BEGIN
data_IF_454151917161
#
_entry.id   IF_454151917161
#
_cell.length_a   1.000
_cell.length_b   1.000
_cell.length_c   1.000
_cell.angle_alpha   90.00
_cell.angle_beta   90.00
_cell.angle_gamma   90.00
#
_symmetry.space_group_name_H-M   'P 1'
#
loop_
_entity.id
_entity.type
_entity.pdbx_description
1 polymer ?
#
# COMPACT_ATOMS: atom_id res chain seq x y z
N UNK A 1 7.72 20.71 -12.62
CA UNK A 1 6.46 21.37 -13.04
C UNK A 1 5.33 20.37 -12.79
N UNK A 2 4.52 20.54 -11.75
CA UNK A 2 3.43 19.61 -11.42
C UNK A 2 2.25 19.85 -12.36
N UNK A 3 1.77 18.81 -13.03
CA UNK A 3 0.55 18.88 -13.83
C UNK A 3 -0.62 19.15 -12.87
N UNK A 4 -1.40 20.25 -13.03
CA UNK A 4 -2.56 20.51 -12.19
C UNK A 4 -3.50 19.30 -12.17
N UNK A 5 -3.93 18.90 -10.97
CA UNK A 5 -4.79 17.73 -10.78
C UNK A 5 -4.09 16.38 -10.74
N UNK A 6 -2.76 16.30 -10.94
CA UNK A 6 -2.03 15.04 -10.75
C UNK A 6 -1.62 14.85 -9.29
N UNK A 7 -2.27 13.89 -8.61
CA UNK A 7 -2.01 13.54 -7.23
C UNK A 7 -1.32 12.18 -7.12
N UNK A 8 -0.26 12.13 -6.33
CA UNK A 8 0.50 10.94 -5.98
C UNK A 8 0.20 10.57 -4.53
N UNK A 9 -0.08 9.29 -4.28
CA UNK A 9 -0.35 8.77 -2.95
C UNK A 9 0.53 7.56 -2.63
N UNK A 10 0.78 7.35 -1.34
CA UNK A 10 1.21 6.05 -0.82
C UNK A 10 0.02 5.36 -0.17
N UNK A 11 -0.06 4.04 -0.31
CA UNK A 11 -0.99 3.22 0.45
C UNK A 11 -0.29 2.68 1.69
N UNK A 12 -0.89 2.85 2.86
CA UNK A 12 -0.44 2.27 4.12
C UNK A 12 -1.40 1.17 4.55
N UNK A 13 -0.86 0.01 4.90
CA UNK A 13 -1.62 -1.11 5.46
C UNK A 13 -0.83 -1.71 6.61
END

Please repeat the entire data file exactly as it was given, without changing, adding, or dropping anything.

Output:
data_IF_454151917161
#
_entry.id   IF_454151917161
#
_cell.length_a   1.000
_cell.length_b   1.000
_cell.length_c   1.000
_cell.angle_alpha   90.00
_cell.angle_beta   90.00
_cell.angle_gamma   90.00
#
_symmetry.space_group_name_H-M   'P 1'
#
loop_
_entity.id
_entity.type
_entity.pdbx_description
1 polymer ?
#
# COMPACT_ATOMS: atom_id res chain seq x y z
N UNK A 1 7.72 20.71 -12.62
CA UNK A 1 6.46 21.37 -13.04
C UNK A 1 5.33 20.37 -12.79
N UNK A 2 4.52 20.54 -11.75
CA UNK A 2 3.43 19.61 -11.42
C UNK A 2 2.25 19.85 -12.36
N UNK A 3 1.77 18.81 -13.03
CA UNK A 3 0.55 18.88 -13.83
C UNK A 3 -0.62 19.15 -12.87
N UNK A 4 -1.40 20.25 -13.03
CA UNK A 4 -2.56 20.51 -12.19
C UNK A 4 -3.50 19.30 -12.17
N UNK A 5 -3.93 18.90 -10.97
CA UNK A 5 -4.79 17.73 -10.78
C UNK A 5 -4.09 16.38 -10.74
N UNK A 6 -2.76 16.30 -10.94
CA UNK A 6 -2.03 15.04 -10.75
C UNK A 6 -1.62 14.85 -9.29
N UNK A 7 -2.27 13.89 -8.61
CA UNK A 7 -2.01 13.54 -7.23
C UNK A 7 -1.32 12.18 -7.12
N UNK A 8 -0.26 12.13 -6.33
CA UNK A 8 0.50 10.94 -5.98
C UNK A 8 0.20 10.57 -4.53
N UNK A 9 -0.08 9.29 -4.28
CA UNK A 9 -0.35 8.77 -2.95
C UNK A 9 0.53 7.56 -2.63
N UNK A 10 0.78 7.35 -1.34
CA UNK A 10 1.21 6.05 -0.82
C UNK A 10 0.02 5.36 -0.17
N UNK A 11 -0.06 4.04 -0.31
CA UNK A 11 -0.99 3.22 0.45
C UNK A 11 -0.29 2.68 1.69
N UNK A 12 -0.89 2.85 2.86
CA UNK A 12 -0.44 2.27 4.12
C UNK A 12 -1.40 1.17 4.55
N UNK A 13 -0.86 0.01 4.90
CA UNK A 13 -1.62 -1.11 5.46
C UNK A 13 -0.83 -1.71 6.61